A beekeeper who helped airport bosses to introduce an apiary on their premises has explained why aviation facilities are an ideal location for hives.
Joe Komperda and his wife Debbie own Happy Busy Bees in Denver, Colorado. They manage hives in several locations such as the Denver Broncos Football Club training centre and Centennial Airport (APA).
Asked by the Airport Improvement magazine to elaborate on the geographic and ecological circumstances at APA, Joe explained that its runways “take up a very small portion, even with all of the skirting and the hangars and everything else.”
Joe – a Certified Master Beekeeper who regularly holds seminars – added: “There’s a lot of open land, and if that land is allowed to grow naturally, it grows all those things that the local environment can use.”
The enormous potential of small flower strips and untouched grasslands has been underlined by entomologists and environmental campaigners all over the world for some time.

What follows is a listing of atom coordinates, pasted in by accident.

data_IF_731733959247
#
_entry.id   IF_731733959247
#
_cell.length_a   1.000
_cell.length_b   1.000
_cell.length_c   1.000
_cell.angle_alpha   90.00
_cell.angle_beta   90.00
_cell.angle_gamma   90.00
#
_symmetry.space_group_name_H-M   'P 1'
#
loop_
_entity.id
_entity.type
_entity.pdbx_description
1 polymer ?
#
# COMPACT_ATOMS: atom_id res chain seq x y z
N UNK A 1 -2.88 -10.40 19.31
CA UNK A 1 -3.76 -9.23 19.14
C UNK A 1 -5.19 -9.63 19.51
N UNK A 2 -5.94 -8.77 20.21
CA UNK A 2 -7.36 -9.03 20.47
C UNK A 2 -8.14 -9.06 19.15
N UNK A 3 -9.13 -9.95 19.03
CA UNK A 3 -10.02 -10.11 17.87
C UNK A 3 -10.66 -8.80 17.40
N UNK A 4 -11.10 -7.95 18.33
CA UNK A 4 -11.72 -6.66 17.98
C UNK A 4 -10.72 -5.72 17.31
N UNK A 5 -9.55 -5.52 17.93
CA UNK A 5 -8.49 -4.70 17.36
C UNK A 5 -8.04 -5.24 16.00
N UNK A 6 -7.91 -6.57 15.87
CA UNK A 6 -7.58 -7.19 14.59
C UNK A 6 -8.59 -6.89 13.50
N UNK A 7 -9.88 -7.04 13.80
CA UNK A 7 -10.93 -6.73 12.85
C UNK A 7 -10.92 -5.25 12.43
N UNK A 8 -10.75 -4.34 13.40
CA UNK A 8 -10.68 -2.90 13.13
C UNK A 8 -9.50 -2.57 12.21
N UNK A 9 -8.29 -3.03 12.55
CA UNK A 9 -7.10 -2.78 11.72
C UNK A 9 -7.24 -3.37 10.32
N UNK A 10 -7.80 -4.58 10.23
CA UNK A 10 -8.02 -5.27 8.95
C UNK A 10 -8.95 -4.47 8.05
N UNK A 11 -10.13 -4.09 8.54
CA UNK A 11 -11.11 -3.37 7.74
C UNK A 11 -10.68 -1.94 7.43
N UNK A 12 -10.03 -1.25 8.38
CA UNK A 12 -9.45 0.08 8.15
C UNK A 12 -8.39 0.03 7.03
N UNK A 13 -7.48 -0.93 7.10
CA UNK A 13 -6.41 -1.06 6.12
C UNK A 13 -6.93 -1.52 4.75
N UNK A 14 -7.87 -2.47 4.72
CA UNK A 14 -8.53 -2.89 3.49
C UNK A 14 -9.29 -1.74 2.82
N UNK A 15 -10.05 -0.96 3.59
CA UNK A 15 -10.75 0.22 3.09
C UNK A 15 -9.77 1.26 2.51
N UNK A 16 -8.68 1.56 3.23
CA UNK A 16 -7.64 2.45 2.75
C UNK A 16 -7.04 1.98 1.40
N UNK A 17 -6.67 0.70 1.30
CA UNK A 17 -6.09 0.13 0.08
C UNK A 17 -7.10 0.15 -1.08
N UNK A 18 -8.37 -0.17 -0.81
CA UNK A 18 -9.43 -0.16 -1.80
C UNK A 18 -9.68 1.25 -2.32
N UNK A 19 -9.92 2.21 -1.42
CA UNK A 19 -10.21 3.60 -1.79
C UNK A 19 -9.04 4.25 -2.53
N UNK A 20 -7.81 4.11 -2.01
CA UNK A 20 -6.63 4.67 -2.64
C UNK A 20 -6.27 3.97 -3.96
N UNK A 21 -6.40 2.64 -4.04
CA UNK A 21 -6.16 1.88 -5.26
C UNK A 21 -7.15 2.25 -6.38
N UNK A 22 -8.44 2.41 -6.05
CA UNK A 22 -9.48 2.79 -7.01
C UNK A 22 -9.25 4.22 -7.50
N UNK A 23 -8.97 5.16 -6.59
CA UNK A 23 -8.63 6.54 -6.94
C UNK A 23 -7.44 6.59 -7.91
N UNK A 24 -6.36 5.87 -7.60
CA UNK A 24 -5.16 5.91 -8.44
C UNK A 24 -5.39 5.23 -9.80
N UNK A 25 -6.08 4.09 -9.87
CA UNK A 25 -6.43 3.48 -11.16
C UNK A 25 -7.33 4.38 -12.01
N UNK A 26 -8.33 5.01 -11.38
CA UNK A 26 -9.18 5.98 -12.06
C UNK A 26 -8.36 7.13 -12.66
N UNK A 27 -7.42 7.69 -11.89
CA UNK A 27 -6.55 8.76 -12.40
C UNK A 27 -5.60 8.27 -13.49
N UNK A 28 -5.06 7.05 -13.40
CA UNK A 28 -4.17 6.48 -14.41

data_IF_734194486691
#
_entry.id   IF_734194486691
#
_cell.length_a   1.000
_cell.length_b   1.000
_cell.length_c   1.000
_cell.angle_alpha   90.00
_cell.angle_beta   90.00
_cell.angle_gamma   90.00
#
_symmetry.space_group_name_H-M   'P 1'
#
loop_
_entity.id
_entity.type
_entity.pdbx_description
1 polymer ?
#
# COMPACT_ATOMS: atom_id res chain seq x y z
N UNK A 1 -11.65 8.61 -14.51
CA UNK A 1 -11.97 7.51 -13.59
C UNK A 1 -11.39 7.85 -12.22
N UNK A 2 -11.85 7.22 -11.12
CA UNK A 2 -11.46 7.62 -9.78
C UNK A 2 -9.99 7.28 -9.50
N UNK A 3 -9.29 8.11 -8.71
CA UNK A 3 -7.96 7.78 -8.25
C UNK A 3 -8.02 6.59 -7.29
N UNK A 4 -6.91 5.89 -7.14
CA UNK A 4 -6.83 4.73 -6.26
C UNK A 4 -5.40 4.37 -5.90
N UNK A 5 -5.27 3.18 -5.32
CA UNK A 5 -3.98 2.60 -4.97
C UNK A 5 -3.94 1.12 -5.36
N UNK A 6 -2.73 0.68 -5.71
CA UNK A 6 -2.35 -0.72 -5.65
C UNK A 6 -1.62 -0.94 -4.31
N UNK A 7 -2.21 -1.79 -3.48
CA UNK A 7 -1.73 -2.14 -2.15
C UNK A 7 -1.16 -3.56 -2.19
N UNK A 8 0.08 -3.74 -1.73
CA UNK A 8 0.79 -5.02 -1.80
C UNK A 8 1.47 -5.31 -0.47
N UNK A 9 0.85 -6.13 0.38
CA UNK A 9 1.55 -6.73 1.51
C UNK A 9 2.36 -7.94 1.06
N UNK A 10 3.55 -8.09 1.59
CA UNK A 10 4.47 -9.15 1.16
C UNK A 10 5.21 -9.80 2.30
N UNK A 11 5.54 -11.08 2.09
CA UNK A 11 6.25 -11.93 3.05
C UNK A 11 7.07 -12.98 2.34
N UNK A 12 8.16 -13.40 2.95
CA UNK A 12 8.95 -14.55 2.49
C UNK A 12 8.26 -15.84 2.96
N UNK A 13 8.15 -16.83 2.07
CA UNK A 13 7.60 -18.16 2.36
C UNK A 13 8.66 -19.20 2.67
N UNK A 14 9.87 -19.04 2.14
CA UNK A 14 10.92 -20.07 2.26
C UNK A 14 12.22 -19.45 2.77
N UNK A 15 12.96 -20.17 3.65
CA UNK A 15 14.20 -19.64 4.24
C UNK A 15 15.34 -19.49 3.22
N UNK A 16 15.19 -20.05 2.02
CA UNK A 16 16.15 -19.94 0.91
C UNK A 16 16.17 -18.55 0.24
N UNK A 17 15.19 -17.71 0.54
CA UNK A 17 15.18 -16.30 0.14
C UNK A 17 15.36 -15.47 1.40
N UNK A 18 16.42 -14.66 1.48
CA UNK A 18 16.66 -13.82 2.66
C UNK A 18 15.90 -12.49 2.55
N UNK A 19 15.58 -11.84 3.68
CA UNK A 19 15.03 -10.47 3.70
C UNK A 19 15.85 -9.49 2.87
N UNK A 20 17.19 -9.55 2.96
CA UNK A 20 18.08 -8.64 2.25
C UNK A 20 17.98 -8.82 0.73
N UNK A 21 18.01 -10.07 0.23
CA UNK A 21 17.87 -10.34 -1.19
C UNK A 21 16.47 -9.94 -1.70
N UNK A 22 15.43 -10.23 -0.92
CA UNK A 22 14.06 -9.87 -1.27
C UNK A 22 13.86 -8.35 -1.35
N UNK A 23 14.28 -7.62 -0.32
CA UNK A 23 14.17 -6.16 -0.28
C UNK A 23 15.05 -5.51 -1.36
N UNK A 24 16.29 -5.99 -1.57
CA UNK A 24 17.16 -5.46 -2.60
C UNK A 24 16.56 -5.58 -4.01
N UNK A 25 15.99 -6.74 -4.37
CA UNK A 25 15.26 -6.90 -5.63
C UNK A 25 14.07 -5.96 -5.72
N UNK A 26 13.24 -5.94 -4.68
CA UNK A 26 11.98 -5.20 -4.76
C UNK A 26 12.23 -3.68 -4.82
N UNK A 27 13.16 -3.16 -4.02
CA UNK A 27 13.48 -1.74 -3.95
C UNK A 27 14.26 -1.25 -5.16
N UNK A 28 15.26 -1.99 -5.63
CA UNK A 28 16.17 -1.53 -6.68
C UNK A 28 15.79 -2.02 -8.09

Joe told the Airport Improvement magazine: “We may call them weeds, but the bees and other pollinators see them as a smorgasbord board of epic proportions.”
Joe and Debbie are not just busy managing hives and selling a wide range of products such as beeswax candles via their online store. They also offer hive inspection and maintenance services, run a popular blog called Bee-Engaged and carry out bee swarm rescue operations.
APA – where around 1,000 takeoffs and landings take place each day – is located 28 kilometres (17 miles) southeast of the Denver city centre.
With 950 native species, Colorado has the fifth-highest bee diversity among all of the USA’s 50 states, the Denver Post reports.
The United States are one of the leading producers of honey in the world. However, the number of honeybee hives has dropped dramatically in the past few decades.
According to the United States Department of Agriculture (USDA), there were 2.5 million hives across the country in 2021. This is a significant decrease from figures of the 1940s when there were around six million hives.